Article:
The Futures of Entertainment conference is one of those all-too-rare events at which almost everybody is out of their element. Launched through MIT’s Comparative Media Studies program by Convergence Culture author Henry Jenkins, the event brings together academics, marketers and media types to discuss the changing relationships between media, brands and audiences.
In a clash of civilizations, academics are forced to explain how their research applies to the real world, while industry folks have to elevate their jargon beyond 140-character sound bites. Last weekend this made for some fascinating, multichannel and at times contentious debate – a rarity at most industry events, where groupthink tends to prevail.
Here are some key takeaways from the event.
Semantics matter (can we move beyond semantics?)
Let’s start with the name of the event itself. The web is so overloaded with prognostications about “the future of” this or that (especially at the end of the year) that it’s refreshing to see the word “future” in its plural form, an acknowledgement that any – and, more likely, every – outcome is possible.
The use of the word “entertainment” over, say, “content” or “media” probably has something to do with the fact that FoE is closely aligned with the University of Southern California (where Jenkins is now based) and that its sister event is called Transmedia Hollywood.
But emphasizing entertainment is also an important reminder for content folks that all media – from journalism, to sports, to film – is ultimately created for an audience and “is only as valuable as the people it touches,” as Frontline’s Andrew Golis put it during a panel on “the futures of public media.”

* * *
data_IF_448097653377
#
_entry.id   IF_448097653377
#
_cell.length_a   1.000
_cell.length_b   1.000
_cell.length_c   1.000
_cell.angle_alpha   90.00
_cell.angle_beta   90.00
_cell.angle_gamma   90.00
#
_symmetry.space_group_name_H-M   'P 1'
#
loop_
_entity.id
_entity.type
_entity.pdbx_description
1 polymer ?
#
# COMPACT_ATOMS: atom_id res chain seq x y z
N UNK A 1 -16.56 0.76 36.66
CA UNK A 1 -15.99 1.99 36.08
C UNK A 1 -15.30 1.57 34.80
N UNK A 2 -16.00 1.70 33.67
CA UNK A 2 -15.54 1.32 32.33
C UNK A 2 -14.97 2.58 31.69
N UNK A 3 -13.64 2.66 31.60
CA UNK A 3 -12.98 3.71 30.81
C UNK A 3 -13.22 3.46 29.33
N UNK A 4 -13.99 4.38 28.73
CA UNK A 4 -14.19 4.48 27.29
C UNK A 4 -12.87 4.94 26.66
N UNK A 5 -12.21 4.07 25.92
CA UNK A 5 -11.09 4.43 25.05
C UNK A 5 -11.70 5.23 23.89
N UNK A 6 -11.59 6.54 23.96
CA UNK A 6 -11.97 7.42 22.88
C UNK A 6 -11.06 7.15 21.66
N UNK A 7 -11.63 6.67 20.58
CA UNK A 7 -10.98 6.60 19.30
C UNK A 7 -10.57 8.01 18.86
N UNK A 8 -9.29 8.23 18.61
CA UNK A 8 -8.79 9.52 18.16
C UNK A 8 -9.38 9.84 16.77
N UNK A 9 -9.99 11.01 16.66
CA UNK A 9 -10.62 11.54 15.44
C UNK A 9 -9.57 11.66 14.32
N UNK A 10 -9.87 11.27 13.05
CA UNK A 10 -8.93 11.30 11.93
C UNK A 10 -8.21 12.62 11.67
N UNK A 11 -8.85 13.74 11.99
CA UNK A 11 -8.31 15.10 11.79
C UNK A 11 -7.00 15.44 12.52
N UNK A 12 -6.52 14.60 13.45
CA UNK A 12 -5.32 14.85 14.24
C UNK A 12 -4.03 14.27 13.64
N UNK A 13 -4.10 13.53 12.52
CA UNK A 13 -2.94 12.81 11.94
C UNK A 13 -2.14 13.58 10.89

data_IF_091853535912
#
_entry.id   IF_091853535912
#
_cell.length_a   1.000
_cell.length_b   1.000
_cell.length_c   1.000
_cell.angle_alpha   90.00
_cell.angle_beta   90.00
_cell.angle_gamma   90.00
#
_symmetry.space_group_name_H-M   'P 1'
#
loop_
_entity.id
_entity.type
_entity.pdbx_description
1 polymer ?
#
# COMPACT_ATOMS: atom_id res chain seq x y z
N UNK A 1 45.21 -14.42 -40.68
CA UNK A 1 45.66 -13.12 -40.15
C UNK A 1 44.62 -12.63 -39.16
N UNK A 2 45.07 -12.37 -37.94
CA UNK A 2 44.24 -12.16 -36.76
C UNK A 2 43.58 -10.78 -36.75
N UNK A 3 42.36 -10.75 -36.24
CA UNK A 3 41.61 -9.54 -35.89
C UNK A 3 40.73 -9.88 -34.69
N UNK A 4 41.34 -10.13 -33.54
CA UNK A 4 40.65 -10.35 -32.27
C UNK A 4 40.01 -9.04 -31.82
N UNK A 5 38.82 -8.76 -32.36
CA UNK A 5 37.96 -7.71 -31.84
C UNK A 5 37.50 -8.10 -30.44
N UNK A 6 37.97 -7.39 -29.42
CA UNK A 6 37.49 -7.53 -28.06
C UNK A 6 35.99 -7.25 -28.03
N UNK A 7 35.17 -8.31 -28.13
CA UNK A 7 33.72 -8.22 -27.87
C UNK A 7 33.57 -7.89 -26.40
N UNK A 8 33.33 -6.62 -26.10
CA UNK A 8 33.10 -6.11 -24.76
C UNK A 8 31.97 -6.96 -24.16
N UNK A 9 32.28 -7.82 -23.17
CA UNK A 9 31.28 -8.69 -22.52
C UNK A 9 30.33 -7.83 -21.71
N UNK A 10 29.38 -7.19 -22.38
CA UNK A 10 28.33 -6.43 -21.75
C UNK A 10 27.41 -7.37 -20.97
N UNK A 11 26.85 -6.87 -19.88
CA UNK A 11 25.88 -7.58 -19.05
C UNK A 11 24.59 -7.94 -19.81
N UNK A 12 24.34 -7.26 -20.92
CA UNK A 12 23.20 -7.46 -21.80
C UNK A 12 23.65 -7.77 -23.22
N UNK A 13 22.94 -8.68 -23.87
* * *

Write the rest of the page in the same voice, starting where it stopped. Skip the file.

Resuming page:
Semantics came up over and over again at FoE, especially on the event’s exclusive “backchannel,” which was projected on a screen next to the panelists and on the public backchannel known as Twitter. A conversation about “the ethics and politics of curation” with Brain Pickings’ Maria Popova became a discussion about the difference between curation and aggregation.
A panel made up of three young creators of online video content about issues like economics, marriage equality and Islamophobia was bombarded with questions about why they refused to label their work “activism.” At one point, one apparently fed up audience member posted on the backchannel:
Everybody’s an expert
Speaking of the backchannel, I don’t think I’ve ever been to an event where the level of audience conversation consistently matched and often surpassed that of the “experts” at the front of the room. Maybe this just happened to be a particularly erudite Cambridge crowd, but I think it was more than that. I think that people are starting to question the nature of expertise itself.
This was addressed in a session called “Curing the Shiny New Object Syndrome,” which featured a particularly eclectic mix of academic theory and industry wisdom. At one point, Social Media Examiner’s Jason Falls suggested that one way for brands to avoid wasting time and resources on trendy but ineffective social networks is to rely on a network of influencers, or what Chris Brogan and Julien Smith call “trust agents.”
But Eden Medina, an Associate Professor at Indiana University, suggested that the “professionalization” of the expert as a way of “demarcating” a specific career path (which I presume involves some combination of consulting, speaking, book authorship, etc.) has a long and complex history.
In other words, there’s no guarantee that we can trust professional thought leaders any more than we can trust venture capitalists, whom AT&T AdWorks Lab’s David Polinchock and several backchannel commenters accused of self-servingly perpetuating much of the hype over the web’s doomed “shiny new objects” (Color, ChatRoulette and Augmented Reality apps were a few of the objects mentioned in the discussion).